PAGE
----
As a grad student, translating Parmenides’ poem from the classical Greek opened a floodgate of remembering my life on the prairie. That remembered prairie life became a vehicle for traveling into the language through which Parmenides’ poem evokes a journey into thought on the nature of Being and Becoming. Remembered fenceposts and my standing next to them exploring their weathered sides and imagining what they had seen and heard standing there at one spot all that time became metaphors that pointed toward the stillness I began to glimpse in the well-placed words of Parmenides.
I’d sit for a long time next to a phrase of the Greek, waiting to hear it in its own terms, hoping to move nearer to Parmenides’ choice of a word, a verb tense, or a metaphor that evoked a sense of the one and the still and that embodied these in words that do what they say.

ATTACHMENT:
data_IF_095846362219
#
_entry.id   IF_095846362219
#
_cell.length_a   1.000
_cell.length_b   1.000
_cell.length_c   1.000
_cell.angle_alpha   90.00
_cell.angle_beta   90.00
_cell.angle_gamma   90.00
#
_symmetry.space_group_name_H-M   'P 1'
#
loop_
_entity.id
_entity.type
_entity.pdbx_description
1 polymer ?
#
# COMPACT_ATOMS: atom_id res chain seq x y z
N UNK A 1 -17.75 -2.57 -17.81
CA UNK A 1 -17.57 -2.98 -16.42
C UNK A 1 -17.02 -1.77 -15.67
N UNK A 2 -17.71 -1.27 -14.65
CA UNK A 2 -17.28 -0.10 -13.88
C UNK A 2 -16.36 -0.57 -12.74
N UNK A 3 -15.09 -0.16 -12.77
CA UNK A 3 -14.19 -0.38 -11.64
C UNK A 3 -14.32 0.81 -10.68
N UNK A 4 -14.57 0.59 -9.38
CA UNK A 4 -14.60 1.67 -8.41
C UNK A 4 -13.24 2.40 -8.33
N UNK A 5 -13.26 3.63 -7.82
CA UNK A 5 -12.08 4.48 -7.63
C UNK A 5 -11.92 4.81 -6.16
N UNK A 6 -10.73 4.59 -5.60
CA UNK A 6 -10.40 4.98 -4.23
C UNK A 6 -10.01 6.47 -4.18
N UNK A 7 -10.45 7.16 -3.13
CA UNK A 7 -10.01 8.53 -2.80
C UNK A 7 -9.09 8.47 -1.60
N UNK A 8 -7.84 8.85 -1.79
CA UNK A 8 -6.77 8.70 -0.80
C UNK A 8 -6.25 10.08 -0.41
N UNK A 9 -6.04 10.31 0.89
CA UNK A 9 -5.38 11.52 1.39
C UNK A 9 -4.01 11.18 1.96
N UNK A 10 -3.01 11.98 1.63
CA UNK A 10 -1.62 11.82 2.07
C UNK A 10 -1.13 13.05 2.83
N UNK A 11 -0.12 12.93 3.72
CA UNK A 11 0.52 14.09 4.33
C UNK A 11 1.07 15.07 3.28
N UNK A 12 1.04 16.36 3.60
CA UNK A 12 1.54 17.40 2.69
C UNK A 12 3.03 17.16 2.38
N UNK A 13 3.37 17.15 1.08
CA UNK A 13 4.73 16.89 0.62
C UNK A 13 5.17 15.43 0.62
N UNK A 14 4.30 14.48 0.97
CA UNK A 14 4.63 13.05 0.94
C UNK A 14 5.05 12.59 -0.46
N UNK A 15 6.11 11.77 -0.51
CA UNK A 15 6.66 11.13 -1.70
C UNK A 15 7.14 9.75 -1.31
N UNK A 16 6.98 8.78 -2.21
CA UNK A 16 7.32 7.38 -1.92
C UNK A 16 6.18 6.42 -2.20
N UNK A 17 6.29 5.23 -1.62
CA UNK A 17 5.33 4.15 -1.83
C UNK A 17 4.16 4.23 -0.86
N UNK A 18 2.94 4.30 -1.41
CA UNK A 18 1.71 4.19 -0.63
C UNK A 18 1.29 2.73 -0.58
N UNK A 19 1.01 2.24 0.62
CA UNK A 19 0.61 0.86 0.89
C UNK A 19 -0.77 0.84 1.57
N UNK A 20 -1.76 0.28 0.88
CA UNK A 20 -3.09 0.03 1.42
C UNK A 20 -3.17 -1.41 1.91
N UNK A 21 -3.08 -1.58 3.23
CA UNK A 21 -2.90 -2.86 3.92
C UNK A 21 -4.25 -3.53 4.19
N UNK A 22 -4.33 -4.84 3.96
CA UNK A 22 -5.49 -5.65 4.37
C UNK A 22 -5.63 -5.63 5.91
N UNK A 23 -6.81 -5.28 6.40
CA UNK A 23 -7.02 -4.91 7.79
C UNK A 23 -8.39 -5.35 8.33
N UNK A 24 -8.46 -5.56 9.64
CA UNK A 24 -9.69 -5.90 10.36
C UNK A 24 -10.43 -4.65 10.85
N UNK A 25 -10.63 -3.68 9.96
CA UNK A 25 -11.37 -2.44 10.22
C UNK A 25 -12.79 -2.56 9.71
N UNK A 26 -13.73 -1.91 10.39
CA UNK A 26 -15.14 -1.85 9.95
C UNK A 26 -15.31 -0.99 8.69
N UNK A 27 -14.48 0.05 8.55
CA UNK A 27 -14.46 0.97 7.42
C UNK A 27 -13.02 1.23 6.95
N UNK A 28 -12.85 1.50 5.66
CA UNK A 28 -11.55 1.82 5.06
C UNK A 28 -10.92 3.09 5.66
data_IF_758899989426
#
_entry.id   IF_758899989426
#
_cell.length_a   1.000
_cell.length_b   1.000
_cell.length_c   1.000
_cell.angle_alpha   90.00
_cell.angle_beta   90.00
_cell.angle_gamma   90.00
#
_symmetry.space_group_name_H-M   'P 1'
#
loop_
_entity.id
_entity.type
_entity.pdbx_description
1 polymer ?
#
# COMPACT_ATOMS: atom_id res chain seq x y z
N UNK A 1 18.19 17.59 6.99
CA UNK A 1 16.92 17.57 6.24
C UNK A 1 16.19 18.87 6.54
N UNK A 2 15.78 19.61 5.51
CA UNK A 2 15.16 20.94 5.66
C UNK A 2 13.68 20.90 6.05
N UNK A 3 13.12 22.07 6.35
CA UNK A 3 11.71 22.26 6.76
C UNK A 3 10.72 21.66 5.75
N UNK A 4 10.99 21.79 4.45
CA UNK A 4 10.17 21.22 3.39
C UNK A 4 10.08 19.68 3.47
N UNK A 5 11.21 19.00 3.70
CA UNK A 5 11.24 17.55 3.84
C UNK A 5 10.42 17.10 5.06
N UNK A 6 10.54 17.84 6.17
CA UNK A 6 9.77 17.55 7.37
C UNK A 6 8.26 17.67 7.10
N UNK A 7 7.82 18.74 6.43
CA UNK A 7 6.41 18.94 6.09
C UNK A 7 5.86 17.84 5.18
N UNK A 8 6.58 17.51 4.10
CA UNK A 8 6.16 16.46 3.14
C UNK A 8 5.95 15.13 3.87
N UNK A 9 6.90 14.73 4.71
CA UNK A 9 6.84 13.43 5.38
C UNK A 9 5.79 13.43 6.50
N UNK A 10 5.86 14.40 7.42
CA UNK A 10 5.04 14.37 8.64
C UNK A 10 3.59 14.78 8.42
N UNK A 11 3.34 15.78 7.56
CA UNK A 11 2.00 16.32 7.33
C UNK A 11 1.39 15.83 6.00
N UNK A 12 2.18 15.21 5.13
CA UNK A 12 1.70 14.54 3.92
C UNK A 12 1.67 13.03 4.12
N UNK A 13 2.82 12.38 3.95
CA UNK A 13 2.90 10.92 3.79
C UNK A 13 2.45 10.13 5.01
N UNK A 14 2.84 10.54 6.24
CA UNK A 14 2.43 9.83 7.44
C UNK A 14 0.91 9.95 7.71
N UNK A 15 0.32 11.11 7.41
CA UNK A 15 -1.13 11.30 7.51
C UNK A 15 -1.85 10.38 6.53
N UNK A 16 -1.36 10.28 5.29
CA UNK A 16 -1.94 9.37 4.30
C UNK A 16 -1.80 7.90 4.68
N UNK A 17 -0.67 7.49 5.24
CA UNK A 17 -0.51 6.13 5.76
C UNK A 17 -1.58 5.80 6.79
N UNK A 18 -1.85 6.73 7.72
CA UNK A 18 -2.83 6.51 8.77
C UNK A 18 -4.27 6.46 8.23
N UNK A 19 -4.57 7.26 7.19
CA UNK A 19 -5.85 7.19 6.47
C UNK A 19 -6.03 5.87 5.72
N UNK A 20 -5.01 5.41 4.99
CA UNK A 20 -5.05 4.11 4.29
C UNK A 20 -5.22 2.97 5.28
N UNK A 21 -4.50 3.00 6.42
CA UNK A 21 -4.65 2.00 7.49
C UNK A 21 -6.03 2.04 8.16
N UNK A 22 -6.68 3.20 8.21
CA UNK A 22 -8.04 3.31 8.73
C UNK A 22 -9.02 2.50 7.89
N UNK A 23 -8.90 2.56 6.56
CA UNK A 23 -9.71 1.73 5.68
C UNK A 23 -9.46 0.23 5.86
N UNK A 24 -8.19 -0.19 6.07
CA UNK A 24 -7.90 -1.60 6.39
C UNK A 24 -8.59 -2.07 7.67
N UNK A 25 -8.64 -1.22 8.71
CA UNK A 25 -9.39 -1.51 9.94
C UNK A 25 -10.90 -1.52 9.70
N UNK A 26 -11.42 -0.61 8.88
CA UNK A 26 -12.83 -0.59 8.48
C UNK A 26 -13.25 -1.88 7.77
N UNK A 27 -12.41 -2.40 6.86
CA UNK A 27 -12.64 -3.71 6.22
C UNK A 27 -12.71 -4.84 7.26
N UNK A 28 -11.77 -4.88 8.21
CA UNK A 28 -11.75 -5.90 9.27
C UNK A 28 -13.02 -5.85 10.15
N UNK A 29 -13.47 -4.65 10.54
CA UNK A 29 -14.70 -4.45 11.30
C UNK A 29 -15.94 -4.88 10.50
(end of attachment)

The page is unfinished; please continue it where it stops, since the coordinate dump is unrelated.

Someplace along the way of this translating journey, I began to imagine that standing next to a Greek phrase, waiting to catch its idiosyncratic lean toward its possible meaning was not so different from standing next to those fenceposts as a kid, feeling drawn toward their stillness, their ever-presence, signaled in the sound of wind fluttering through the splinters on a weathered side of an old ash or pine post. The solidity of weathered wood against the movement of wind, the earth below me feeling still even while spinning, all of it conveyed into my body an interweaving of movement and stillness toward which Parmenides’ poem pointed in sound and word as I came to hear it. It was in this standing next to Parmenides’ Greek phrases that I began to remember the longing I felt while standing next to the fenceposts, the longing for “what stands still a long time.”